R Ben Zion Sobel wrote about this, quoting from the sefer Chayim Sheyaish Bahem - it is a more incredible story I would have expected when reading your question !
In a nutshell the Chatam Sofer was asked if the remains of R Banet could be moved and saw him in a dream asking to delay the move as a tikun for a mistake he made (other version: he saw him after 6 months asking to now allow the move). The mistake was either a shidduch he broke or a shidduch he allowed to be broken.
On the thirteenth of Menachem Av, 5589, Rabbi Mordechai Banet ztvk"l,
the Chief Rabbi of Nikohlsburgh, passed away. Since it was during the
summer months, he was at the baths in Karlebad when he died, and he
was buried in the town of Lichtenshtatt, which was nearby. When the
community of Nikohlsburgh heard of the tragedy which had befallen
them, they insisted that their great Rabbi be moved to their town
immediately, to be buried in honor in the grave of his ancestors.
However, the community of Lichtenshtatt argued that they had been
privileged to receive the Holy Rabbi's body and it should remain by
them. The dispute was brought before the greatest Rabbis of the
generation, including the Chasam Sofer, who said that it would be
permissible to move the grave, but did not rule decisively what to do.
About six months later, the Chasam Sofer dealt with the issue again
and this time he wrote to the Judges of Nikohlsburgh that now he had
definitely decided that they should move their Rabbi back to their
town and bury him there. That is exactly what they did and he was
buried there with honors on the twelfth of Adar, 5590.
This is the version that is recorded in the book Chut Hameshulash
where it is explained that Rabbi Banet came to the Chasam Sofer in a
dream and asked him to allow them to move his body to Nikohlsburgh. He
revealed that when he was a bachur (an unmarried boy) he was engaged
to the daughter of the Rabbi of Lichtenshtatt and he broke the
shidduch, causing shame to the family of his betrothed. Therefore, he
was punished that for half a year he would have to lie in their
cemetery, far from his home town and from the graves of his ancestors.
However, his penalty was over now and therefore he requested that the
Chasam Sofer see to it that he be returned home where he belonged.
However, the author of the book Pe'er Mordechai, who wrote the
biography of Rabbi Mordechai Banet, argues that the Rabbi never broke
a shidduch in his life. He maintains that there is a mistake in the
way the story is written in the Chut Hameshulash and brings another
version from the son of the Chasam Sofer who heard it from his father.
He told that even the first time the Chasam Sofer dealt with the
question, he wrote that they are obligated to return the body to
Nikohlsburgh. However, before he could send his decision away, he fell
asleep and Rabbi Banet came to him in a dream and asked him to delay
his ruling for a while. He explained that he is being punished and
must be buried in Lichtenshtatt for half a year because he once gave
someone permission to break a shidduch. The Rabbi stressed that
"although my decision was correct according to the Torah,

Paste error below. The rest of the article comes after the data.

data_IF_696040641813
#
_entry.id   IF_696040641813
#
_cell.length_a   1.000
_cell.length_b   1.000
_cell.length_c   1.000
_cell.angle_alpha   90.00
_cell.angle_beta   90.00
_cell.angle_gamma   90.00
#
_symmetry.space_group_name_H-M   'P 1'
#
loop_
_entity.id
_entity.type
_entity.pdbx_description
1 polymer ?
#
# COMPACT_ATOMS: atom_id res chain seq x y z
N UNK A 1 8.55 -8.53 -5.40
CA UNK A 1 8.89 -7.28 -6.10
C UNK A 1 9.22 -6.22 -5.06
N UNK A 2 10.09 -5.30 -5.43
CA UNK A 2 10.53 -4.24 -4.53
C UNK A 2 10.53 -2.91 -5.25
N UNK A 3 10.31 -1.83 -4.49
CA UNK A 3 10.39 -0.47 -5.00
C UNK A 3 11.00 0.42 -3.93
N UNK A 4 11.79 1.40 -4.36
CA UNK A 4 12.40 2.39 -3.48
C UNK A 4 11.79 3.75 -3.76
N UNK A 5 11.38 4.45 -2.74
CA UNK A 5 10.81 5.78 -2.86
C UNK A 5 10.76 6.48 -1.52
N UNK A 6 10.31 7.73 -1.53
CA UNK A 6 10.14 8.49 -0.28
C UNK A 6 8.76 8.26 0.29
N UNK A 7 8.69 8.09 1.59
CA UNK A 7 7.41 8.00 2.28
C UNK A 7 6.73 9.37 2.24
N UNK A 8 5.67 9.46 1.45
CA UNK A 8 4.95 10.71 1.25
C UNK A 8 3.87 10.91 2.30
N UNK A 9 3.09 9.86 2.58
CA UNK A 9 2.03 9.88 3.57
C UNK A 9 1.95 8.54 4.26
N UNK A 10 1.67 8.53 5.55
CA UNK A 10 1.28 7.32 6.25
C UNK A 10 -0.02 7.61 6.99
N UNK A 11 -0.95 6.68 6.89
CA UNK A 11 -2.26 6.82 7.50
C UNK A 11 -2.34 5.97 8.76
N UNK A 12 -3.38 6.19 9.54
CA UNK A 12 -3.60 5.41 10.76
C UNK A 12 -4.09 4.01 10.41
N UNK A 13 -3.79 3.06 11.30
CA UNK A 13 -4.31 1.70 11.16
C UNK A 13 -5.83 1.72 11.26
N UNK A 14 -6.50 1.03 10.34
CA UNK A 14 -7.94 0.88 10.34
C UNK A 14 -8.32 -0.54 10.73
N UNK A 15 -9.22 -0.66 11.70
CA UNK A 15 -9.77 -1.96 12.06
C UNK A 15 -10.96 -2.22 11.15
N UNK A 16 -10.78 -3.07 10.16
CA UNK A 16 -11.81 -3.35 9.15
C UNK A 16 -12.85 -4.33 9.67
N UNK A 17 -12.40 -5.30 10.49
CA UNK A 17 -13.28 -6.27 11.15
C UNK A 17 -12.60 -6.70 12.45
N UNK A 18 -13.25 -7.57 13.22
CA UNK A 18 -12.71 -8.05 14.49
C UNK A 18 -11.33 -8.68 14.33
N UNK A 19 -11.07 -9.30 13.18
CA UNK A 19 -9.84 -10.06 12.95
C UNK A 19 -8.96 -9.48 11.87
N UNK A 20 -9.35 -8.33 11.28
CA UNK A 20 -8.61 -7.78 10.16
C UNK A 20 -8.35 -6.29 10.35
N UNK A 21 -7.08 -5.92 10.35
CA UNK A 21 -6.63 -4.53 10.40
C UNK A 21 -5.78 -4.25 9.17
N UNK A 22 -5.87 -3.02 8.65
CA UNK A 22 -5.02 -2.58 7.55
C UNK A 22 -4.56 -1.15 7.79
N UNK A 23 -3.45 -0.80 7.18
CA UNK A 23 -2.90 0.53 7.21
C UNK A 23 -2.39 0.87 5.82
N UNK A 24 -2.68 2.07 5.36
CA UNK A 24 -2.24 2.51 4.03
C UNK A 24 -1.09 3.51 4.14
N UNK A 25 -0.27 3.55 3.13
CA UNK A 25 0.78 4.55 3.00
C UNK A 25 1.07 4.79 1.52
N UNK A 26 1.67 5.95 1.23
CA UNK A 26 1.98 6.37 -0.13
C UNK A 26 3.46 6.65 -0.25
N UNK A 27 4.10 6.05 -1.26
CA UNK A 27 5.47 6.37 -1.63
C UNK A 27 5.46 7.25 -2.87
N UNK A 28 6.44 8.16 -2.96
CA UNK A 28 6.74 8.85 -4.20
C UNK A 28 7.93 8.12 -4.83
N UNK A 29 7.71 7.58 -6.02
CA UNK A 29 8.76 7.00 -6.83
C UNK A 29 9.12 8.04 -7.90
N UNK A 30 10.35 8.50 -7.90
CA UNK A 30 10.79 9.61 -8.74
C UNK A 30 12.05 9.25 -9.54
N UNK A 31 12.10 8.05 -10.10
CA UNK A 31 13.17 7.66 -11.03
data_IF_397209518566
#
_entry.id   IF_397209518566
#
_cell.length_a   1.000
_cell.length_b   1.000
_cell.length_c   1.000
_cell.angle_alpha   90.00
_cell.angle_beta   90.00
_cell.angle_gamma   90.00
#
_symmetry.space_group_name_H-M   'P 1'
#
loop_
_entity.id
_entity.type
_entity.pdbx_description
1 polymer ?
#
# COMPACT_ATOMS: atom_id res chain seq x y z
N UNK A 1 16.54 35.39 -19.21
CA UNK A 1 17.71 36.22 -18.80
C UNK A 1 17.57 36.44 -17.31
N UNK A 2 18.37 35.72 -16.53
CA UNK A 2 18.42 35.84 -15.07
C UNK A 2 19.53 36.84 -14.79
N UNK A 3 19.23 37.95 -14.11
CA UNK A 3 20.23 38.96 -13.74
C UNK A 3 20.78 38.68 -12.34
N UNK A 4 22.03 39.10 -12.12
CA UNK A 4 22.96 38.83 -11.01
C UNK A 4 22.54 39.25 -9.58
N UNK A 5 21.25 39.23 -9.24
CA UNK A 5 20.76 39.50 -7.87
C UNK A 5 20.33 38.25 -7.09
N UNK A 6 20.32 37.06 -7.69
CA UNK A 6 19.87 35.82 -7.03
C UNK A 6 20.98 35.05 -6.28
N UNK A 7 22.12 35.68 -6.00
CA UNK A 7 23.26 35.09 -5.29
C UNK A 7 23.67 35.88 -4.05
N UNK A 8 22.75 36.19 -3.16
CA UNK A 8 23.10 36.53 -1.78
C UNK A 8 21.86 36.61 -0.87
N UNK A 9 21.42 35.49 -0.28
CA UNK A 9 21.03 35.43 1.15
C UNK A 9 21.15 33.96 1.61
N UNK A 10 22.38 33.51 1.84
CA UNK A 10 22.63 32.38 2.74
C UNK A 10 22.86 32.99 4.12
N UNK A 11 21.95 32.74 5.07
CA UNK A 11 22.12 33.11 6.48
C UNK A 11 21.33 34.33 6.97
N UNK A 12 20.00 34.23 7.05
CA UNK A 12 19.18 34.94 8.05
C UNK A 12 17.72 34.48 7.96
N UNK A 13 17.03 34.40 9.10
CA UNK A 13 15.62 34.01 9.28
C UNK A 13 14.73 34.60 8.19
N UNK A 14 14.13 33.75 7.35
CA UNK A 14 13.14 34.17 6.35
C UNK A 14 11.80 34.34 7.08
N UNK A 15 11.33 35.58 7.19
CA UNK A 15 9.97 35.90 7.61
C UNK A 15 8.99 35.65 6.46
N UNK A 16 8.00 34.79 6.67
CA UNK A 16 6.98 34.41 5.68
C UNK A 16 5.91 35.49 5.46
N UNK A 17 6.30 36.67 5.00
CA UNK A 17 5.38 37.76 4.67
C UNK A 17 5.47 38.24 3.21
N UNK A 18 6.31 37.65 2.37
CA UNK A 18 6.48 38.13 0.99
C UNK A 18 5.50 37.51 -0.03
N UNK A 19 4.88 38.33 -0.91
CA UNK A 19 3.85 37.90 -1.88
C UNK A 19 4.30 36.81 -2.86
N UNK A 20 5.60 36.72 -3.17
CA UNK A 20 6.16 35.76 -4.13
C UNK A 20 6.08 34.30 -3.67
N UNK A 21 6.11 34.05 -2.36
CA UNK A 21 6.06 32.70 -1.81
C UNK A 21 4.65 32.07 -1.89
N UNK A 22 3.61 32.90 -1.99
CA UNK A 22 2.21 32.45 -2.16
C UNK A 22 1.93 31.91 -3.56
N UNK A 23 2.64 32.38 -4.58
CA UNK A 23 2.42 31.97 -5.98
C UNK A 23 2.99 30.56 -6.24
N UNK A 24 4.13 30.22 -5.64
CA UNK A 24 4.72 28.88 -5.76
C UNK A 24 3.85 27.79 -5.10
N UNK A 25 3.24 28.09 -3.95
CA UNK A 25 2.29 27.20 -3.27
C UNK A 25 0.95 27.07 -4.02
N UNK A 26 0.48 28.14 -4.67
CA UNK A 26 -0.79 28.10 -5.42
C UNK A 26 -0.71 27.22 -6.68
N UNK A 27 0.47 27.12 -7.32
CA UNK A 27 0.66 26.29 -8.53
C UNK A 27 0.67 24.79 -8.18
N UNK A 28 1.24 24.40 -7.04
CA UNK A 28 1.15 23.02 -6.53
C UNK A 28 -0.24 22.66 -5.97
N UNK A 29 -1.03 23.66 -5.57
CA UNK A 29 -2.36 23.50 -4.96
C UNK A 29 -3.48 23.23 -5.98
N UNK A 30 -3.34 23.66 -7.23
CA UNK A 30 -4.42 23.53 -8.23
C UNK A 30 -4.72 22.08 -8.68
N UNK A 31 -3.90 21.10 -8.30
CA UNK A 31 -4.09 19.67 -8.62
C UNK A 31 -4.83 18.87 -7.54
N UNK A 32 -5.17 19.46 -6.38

nevertheless, since people's honor is a very serious matter and I
caused pain and embarrassment to the girl and her family, therefore I
am being punished!" In order to prove that his words were true, Rabbi
Banet told the Chasam Sofer that they can check and see that the
betrothed girl is buried right next to the grave where he is lying
now. The Chasam Sofer did so and found his words to be true. Therefore
he waited six months before having the Rabbi's body returned home.
We must learn from this how careful we must be never to cause pain or
embarrassment to anyone, even if he or she deserves it. Then we will
be truly happy in this world and in the World-to-Come.
The story is told elsewhere incl. here quoting the sefer Siach Nechamah by Rav Chaim Kanievsky, page 192.
As to the halachic permissibility of the re-interment, dinonline notes here it is permissible if the person is being relocated to the Land of Israel, or to the family burial plot (kever avos) (but see Igrot Moshe YD 3:153 who writes that decisions of relocation the grave can only be taken by the children of the deceased, and not by the general Jewish community).
The Sridei Eish writes (vol. 2, no. 100) the highest halachic authorities gave their permission to move R Banet's remains
The removal of bones from one gravesite to another … is a matter that
our rabbis and decisors in all generations have treated with great
severity, for we find that Chazal were very insistent on the proper
respect to be paid to the dead…. And therefore we observe that time
after time when a question concerning the disinterment of bones came
before the great masters, they would apply themselves to this halachah
with great gravity and seriousness, and they would preoccupy
themselves in the clarification and meticulous examination of all
possibilities, and they would not rush to permit even under
circumstances where the basis for leniency was clear and obvious. It
is well known how the gedolei hador were filled with fear and
trepidation when they had to decide whether to permit the disinterment
of the pure body of the Gaon Rabbi Mordechai Benet from Lichtenstaut
For further analysis, you could search for the the tshuva from the Seridei Eish or look for the relevant tshuva from the Hatam Sofer. See for instance article here and its footnotes, particularly #2, 9, 32, 37 and 42 who refer to relevant tshuvot from the Hatam Sofer.